Photo: iStock
Photo: iStock

Opinion | Let’s update the notion of ownership to the digital age

We may need a new framework of laws for intangibles we have access to but do not exactly own

I am old enough to remember when we actually owned things.

I remember my parents saving up to buy us the World Book of Knowledge, a physical compendium of global knowledge that was slightly more affordable at the time than the Encyclopaedia Britannica. This was our own private gateway to the world of information that we could otherwise only access by spending hours in a library. I remember having a shelf-full of books that was the envy of my classmates—so much so that entrepreneurial little me set up a little lending library to supplement my pocket money. And when I started working and could afford it, I remember putting together a small but eclectic collection of long-playing (LP) records and compact discs (CDs) that was my pride and joy.

But as digital technologies became more central to our lives, I, along with everyone else, raced to digitize everything. My books transformed into e-books; the moment the e-reader was invented was the moment I stopped adding physical books to my bookshelves. Music followed suit, and in no time my collection of CDs was replaced by high fidelity digital files that got stored in sleeker and ever more capacious digital devices that I carried around with me to listen to music on the go. As for the World Book of Knowledge, I watched it shift higher up on the shelves in my parents’ house, the white leather spines of the volumes becoming ever more decorative with the passage of time.

Digitization did nothing to the ownership I felt over digital versions of the physical objects I once possessed. I might not have been able to touch and feel the books I read or the music I now listened to, but they were still files I could point to in a folder, for me to do with whatever I so liked. Even though I knew that they were just a series of 0s and 1s arbitrarily located in a place on my computer that was skeuomorphically called a folder, I felt I possessed them in the same way as I did the now yellowing books on my bookshelf.

But despite all these attempts at cloaking digital objects with familiarity, digital ownership posed problems that could not simply be wished away. While you could read a physical book by simply opening it up to the correct page, there was no way you could read a digital book unless you had the appropriate software at hand. Without that, the files you had that contained the digital book would spit out gibberish. What’s worse, file formats kept changing, and unless you made the effort to stay updated, the files you were holding were no longer readable in the software you had to read them. The first word processor I used was called WordStar, but before I knew it, it was replaced by something called WordPerfect. I used WordPerfect for most of my years as a young lawyer, until Microsoft got its act together and gave us MS Word. Unless you were careful to upgrade, files readable in one software were unintelligible in the other. Some lawyers I know kept a computer in their office running on the outdated-by-then MS-DOS just so that they could continue to access their WordPerfect files.

It is because of these fundamental problems with managing digital content that we have all migrated so willingly to the cloud. When content is provided as a service, we don’t have to worry about upgrading to the latest version, or ensuring that our digital files are in the latest format. Today, files and folders are a thing of the past. The books we read, the music we listen to, the knowledge we access are all just elements of data stored in vast, virtually infinite databases that we subscribe to. We may no longer own books, music or movies, but we can still read, watch or listen to whatever we want, whenever we want.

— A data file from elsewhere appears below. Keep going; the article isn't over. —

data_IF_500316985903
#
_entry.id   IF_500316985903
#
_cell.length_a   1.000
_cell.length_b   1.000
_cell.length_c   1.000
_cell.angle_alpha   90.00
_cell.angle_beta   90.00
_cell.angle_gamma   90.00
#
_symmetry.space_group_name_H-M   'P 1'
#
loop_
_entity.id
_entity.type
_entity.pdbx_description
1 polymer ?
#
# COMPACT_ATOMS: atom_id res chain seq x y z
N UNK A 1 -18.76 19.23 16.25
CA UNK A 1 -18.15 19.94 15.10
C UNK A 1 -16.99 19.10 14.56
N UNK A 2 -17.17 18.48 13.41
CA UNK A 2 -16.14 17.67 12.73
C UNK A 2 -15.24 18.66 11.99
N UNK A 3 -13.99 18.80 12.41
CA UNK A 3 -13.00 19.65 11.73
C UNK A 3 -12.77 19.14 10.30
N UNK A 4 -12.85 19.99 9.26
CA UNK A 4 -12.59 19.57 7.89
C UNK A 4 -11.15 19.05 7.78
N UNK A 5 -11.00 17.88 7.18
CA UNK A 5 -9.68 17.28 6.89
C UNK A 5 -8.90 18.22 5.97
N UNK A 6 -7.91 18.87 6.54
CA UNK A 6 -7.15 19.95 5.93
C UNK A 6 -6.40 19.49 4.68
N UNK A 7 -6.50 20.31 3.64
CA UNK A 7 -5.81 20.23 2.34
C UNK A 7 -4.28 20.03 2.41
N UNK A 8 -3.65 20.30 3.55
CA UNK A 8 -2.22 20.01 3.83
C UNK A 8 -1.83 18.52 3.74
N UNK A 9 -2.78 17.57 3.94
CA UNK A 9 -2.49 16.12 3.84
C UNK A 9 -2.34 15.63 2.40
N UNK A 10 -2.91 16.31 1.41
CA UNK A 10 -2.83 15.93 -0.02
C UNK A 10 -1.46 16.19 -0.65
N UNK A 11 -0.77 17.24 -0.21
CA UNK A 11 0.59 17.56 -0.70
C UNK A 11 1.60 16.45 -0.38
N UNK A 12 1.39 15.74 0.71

This diminishing importance of ownership has extrapolated itself into various other facets of our lives. We no longer own as many things as we used to. Thanks to on-demand app-based services, we no longer need to own a car. We can hail one whenever we need to, wherever in the world we might be. There was a time when only certain sections of society could own holiday homes in the hills or by the beach. Today, the pleasure of a fully furnished home by the beach at your disposal is one that almost anyone can enjoy, thanks to apartment-sharing services that have proliferated over the internet.

As our society makes the transition from ownership to user-ship, we need a similar shift in legislative thinking. Technology will enable us to use things we do not own in new and interesting ways, but so long as laws continue to base themselves on concepts of ownership, they will come in the way of innovation.

We will need fresh thinking in intellectual property law to allow for the creation of content outside of traditional frameworks of publishers, record labels and film studios. We will need frameworks that allow us to benefit from the advantages that digital platforms offer while continuing to make it economically viable for artists, musicians and film-makers to produce content. We will need a new approach to liability that allows platforms that aggregate service providers to do so without incurring the level of liability that is currently reserved for owners, while at the same time ensuring that standards of safety and security that are currently imposed on owners are appropriately addressed in any new framework.

These regulatory solutions may not be immediately obvious, but if we can agree that there are benefits to a more disaggregated notion of ownership, we will have to find solutions that enable and encourage it.

Rahul Matthan is a partner at Trilegal and author of ‘Privacy 3.0: Unlocking Our Data Driven Future’

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